A sad and disturbing tale of a nanny that slowly loses her mind while caring for two children. The first chapter is absolutely brutal and from there we flashback to when Louise is first hired by Myriam and Paul. We slowly watch as the cracks develop in her mind until she spirals down into the depths of unrelenting despair. How and why could someone do something so awful? You won't get that answer here. If you are expecting any type of resolution then you will be disappointed. You are left to spe A sad and disturbing tale of a nanny that slowly loses her mind while caring for two children. The first chapter is absolutely brutal and from there we flashback to when Louise is first hired by Myriam and Paul. We slowly watch as the cracks develop in her mind until she spirals down into the depths of unrelenting despair. How and why could someone do something so awful? You won't get that answer here. If you are expecting any type of resolution then you will be disappointed. You are left to speculate and I think I will be thinking about this one for quite some time. Leila Slimani is an incredibly talented writer and I thought her prose was both haunting and beautiful.
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  • Marialyce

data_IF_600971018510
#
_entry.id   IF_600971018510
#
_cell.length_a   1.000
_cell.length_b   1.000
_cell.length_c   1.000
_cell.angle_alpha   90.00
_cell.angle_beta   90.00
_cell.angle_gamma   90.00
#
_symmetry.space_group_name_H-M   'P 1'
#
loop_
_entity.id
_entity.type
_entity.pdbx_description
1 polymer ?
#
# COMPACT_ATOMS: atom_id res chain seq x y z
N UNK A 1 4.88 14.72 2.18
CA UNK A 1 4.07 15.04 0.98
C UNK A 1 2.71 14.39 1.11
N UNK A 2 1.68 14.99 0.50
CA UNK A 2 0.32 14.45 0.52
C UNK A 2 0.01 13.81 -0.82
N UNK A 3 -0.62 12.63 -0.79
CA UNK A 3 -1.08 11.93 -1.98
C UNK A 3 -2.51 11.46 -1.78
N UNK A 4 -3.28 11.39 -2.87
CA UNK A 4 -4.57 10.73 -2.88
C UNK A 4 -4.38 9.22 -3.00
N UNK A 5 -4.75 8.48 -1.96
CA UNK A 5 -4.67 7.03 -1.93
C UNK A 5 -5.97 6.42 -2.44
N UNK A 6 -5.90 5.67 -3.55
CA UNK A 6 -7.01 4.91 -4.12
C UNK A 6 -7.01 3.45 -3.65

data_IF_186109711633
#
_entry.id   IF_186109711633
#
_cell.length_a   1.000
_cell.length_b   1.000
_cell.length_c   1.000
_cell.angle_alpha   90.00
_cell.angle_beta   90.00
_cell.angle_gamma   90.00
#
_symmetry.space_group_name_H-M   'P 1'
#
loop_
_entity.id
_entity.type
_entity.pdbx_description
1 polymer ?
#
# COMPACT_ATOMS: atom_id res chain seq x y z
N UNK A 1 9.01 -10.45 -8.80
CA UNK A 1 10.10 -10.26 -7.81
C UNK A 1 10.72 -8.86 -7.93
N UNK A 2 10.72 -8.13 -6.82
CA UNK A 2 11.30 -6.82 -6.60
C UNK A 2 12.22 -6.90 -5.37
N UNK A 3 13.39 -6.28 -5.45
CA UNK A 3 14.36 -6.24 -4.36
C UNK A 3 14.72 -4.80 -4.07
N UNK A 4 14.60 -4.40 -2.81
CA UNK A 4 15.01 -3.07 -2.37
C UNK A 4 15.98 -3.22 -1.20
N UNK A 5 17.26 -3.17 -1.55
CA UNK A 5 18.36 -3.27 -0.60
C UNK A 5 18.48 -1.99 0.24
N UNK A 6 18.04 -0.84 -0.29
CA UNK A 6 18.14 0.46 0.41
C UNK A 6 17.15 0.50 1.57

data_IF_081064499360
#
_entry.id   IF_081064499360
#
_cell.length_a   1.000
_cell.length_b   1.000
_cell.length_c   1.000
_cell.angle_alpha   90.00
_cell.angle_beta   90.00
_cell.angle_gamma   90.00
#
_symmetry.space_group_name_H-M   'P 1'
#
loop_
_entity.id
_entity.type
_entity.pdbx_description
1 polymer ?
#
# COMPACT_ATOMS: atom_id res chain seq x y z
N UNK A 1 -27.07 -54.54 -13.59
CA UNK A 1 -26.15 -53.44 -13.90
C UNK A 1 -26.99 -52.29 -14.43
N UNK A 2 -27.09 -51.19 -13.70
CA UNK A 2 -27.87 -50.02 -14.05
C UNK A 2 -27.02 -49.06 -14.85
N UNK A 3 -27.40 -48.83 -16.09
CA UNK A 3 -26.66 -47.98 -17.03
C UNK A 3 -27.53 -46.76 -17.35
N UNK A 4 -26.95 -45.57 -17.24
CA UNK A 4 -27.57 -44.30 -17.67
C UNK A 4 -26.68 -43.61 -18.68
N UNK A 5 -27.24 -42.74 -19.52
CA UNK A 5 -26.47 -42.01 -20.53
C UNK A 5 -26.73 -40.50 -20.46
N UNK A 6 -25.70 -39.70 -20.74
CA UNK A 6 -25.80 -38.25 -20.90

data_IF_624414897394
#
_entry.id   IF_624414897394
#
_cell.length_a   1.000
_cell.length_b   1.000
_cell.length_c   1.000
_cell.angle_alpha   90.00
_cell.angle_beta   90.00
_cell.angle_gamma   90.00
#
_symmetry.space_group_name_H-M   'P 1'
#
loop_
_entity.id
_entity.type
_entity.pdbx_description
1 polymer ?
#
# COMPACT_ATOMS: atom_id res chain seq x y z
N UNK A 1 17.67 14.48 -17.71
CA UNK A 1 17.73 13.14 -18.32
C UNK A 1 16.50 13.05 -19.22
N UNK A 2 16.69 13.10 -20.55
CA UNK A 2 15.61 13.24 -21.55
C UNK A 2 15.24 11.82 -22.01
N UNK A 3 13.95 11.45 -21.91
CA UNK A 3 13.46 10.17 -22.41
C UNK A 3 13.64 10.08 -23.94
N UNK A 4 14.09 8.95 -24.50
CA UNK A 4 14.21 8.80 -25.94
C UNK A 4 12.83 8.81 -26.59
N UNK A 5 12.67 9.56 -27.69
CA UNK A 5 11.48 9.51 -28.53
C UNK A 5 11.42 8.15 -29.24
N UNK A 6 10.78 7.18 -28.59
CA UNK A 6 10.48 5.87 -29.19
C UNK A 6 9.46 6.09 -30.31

January 1, 1970
    3.5 hard to pin down starsWhy do people do what they do? What goes on in the workings on one's mind that can change them from the image they project into a macabre nightmare?Louise is the perfect nanny, so very perfect that the couple who hire her, Myriam and her husband Paul, are thrilled with her performance. Everything is done for the children, and eventually everything is done for the couple as well. There are no worries about working late, of not being able to stay home because of a child's 3.5 hard to pin down starsWhy do people do what they do? What goes on in the workings on one's mind that can change them from the image they project into a macabre nightmare?Louise is the perfect nanny, so very perfect that the couple who hire her, Myriam and her husband Paul, are thrilled with her performance. Everything is done for the children, and eventually everything is done for the couple as well. There are no worries about working late, of not being able to stay home because of a child's illness, of even having to cook a meal, and clean. Louise does it all. However, as in all perfection there is a chink in the armor and as the story continues we begin to see those chinks not only in Louise but in Myriam and Paul as well.When Myriam arrives home from work and finds the most horrendous scene a parent can imagine, the story takes off and entwines the reader into what exactly has made the perfect nanny become the perfect devil. Why is it she did what she did and who really is this person Louise?Those looking for answers were find little or none. The mental and emotional slaps that Louise has suffered delivered by the actions of her employers and a life that relegated Louise to an obnoxious husband, an ungrateful troubled daughter, open a tiny hole within Louise that build to a chasm. So what is the lesson here? Perhaps as we learn more and more about the human psyche, we will ultimately realize that there is no such thing as perfection, but evil yes, evil exists even when it is well hidden.